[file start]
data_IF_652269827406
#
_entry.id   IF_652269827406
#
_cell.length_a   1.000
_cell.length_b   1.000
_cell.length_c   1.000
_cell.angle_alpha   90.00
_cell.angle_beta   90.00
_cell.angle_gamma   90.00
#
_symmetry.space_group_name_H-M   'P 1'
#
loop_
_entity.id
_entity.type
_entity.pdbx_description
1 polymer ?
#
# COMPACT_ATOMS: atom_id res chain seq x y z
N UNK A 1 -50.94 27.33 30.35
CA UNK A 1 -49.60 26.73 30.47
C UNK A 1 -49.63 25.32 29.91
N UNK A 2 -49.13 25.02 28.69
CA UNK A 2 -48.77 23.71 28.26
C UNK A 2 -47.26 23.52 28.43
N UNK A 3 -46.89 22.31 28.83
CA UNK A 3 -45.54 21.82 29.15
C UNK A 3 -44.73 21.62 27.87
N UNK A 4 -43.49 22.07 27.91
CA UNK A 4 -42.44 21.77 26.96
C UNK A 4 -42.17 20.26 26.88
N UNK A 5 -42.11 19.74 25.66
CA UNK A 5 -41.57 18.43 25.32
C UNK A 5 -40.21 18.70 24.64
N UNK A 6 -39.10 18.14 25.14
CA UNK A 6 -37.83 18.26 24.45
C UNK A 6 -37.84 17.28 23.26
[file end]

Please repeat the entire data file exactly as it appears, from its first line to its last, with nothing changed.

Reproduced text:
data_IF_652269827406
#
_entry.id   IF_652269827406
#
_cell.length_a   1.000
_cell.length_b   1.000
_cell.length_c   1.000
_cell.angle_alpha   90.00
_cell.angle_beta   90.00
_cell.angle_gamma   90.00
#
_symmetry.space_group_name_H-M   'P 1'
#
loop_
_entity.id
_entity.type
_entity.pdbx_description
1 polymer ?
#
# COMPACT_ATOMS: atom_id res chain seq x y z
N UNK A 1 -50.94 27.33 30.35
CA UNK A 1 -49.60 26.73 30.47
C UNK A 1 -49.63 25.32 29.91
N UNK A 2 -49.13 25.02 28.69
CA UNK A 2 -48.77 23.71 28.26
C UNK A 2 -47.26 23.52 28.43
N UNK A 3 -46.89 22.31 28.83
CA UNK A 3 -45.54 21.82 29.15
C UNK A 3 -44.73 21.62 27.87
N UNK A 4 -43.49 22.07 27.91
CA UNK A 4 -42.44 21.77 26.96
C UNK A 4 -42.17 20.26 26.88
N UNK A 5 -42.11 19.74 25.66
CA UNK A 5 -41.57 18.43 25.32
C UNK A 5 -40.21 18.70 24.64
N UNK A 6 -39.10 18.14 25.14
CA UNK A 6 -37.83 18.26 24.45
C UNK A 6 -37.84 17.28 23.26